written by Olivia Pennybaker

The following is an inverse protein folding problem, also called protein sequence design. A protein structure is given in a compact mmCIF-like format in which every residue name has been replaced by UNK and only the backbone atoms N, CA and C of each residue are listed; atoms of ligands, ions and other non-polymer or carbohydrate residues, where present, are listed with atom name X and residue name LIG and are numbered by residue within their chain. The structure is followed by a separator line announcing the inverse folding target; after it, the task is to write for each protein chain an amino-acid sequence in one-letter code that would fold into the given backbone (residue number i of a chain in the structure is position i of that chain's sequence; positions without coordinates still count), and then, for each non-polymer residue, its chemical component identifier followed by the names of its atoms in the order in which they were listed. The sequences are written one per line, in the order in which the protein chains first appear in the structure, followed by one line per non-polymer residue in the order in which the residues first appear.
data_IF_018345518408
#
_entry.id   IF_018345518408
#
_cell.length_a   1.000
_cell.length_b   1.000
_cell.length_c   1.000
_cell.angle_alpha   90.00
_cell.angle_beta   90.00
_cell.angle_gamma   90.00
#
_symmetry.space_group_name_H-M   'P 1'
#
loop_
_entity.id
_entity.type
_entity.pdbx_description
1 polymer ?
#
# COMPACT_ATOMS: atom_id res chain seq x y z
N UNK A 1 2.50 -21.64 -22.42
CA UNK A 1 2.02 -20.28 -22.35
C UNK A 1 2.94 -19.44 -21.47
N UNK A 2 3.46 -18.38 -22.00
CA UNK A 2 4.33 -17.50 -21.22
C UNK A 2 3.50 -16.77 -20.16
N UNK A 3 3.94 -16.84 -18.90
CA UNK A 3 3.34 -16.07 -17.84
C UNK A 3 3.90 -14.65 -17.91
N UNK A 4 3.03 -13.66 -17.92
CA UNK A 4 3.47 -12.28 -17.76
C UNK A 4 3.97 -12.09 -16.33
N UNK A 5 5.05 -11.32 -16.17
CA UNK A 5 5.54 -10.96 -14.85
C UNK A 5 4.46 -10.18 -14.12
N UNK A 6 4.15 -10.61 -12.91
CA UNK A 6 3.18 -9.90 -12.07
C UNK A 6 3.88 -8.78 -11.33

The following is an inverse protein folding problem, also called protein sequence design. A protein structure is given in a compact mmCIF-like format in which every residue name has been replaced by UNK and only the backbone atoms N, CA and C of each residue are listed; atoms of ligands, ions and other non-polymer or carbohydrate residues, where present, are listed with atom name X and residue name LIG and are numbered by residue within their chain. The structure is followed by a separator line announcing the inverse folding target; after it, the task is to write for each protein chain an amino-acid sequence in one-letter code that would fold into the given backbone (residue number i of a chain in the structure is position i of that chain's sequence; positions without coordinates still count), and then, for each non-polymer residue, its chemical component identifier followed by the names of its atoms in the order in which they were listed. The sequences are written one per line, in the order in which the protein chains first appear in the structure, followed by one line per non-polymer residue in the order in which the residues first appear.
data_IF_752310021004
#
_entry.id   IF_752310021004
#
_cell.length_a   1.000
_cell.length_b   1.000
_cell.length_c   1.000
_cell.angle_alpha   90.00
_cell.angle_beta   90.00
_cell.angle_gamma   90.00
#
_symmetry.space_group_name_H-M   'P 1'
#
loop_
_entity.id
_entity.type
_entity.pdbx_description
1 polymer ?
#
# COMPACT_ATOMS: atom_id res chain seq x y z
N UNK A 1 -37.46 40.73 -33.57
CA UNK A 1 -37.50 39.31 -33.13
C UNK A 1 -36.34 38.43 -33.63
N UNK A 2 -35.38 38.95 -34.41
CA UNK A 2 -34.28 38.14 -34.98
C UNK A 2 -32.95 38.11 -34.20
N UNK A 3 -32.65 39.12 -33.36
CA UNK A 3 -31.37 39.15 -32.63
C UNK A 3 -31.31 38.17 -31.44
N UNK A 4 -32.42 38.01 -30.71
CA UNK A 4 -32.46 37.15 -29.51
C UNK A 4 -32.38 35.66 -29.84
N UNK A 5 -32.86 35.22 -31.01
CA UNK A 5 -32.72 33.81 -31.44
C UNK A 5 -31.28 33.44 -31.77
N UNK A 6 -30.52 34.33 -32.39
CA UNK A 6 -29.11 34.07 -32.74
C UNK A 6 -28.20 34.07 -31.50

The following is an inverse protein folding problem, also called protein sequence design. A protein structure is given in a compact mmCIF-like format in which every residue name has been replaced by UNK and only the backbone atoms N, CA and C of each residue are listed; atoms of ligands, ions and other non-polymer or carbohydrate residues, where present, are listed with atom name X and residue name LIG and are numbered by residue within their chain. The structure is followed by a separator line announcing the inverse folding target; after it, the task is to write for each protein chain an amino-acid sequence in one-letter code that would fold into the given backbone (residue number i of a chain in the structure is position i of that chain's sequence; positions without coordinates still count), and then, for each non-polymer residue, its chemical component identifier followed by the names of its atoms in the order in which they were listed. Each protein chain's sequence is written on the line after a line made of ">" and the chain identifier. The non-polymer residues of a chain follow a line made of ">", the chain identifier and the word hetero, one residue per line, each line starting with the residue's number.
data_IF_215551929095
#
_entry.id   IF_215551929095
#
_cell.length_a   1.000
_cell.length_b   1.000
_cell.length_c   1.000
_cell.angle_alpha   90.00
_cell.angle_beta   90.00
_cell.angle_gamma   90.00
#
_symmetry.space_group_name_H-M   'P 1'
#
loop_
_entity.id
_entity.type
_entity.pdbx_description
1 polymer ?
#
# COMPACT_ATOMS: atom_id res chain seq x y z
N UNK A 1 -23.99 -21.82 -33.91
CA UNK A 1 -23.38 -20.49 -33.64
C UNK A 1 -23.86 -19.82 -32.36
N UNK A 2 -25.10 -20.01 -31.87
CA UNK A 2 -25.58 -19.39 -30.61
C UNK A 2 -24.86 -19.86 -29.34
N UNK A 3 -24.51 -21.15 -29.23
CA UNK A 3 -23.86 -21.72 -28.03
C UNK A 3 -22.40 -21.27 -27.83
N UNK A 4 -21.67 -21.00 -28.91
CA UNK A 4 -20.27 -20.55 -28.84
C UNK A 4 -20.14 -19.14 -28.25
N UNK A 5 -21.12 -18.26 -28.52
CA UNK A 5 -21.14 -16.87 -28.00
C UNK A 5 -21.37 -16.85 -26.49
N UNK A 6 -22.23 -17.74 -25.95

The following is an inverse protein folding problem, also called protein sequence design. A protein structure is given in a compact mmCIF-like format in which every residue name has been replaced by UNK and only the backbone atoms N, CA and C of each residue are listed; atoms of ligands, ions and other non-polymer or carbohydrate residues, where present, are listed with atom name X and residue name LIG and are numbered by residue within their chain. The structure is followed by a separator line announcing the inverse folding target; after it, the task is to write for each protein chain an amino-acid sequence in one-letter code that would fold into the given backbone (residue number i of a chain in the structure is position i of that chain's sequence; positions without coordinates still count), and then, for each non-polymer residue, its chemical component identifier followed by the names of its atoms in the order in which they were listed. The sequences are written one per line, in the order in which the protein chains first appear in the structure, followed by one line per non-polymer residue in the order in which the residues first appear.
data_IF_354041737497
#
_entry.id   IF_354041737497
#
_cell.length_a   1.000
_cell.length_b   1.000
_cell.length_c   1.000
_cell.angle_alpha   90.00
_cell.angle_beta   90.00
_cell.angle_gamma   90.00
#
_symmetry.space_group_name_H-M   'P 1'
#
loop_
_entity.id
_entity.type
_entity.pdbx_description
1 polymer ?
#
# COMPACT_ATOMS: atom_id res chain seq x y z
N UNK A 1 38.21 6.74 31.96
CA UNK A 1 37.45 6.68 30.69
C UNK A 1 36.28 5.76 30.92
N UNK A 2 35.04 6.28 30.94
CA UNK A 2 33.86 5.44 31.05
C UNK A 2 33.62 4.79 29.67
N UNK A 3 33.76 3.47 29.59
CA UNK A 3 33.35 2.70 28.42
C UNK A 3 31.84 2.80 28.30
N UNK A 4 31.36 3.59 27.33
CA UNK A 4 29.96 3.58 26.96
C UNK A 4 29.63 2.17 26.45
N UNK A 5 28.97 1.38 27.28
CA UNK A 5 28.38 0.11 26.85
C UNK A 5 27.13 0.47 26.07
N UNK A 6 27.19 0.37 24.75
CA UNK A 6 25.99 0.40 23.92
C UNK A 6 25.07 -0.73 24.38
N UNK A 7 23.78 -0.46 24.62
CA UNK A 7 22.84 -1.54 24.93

Althea Gibson was an inspiration for many in her sports career. She broke down barriers regarding gender and race, and even proved people could pick up golf later in life and find success in it. Gibson was born in Clarendon County in South Carolina on August 25, 1927. Her parents were sharecroppers on a cotton farm and the Great Depression hit her family hard. Her family soon moved to Harlem where Gibson learned how to play paddle tennis. She spent much of her teenage years living in a shelter for abused children, fearing her father’s violent behavior at her home. In 1940 she picked up tennis as her neighbors started a collection to finance junior memberships at the Cosmopolitan Tennis Club. In 1941 Gibson entered in her first tennis tournament and won. She began dedicating most of her time to her sport. In 1956 she won the French Open and went on to win 11 Grand Slam titles,  becoming the first African American to ever win a Grand Slam title. She retired from tennis in 1958 but that would not be the end of her athletic career. In the early 1950’s Gibson took a golf class and the sport grabbed her heart. She practiced tirelessly and at age 36 found herself making history once again as the first African American on the LPGA Tour. Many golf courses would not allow Gibson in the clubhouse, forcing her to make a locker room out of her car. Playing tennis, another sport predominantly for white and wealthy men, Gibson was used to this unfair treatment. She held her head high and did not let the prejudice stop her from playing the games she had natural talent for. Gibson illustrated determination and resilience as she became a household name in tennis and then picked up a brand new sport and reached the professional level with it. Gibson is an inspiration not only in tennis but in golf, illustrating how even though she did not play the sport until she was an adult, she was able to work hard enough to be one of the best in it. It does not matter if someone has played since they were 3 or 33, anyone of any age can enjoy and even dominate in golf tournaments. When the world pushed Gibson, she pushed back even harder. Being a black woman from poor sharecroppers made her stick out amongst the wealthy, white men but she ignored the hate and let her talent speak for itself. She never won any golf tournaments but was in the top 50 on the money list for five years. Gibson paved a path in the golf world, inspiring young black women to pick up a golf club. Someone had to be the first and Gibson was the one who showed the world that despite a person’s gender or race, they could play and be just as successful at it.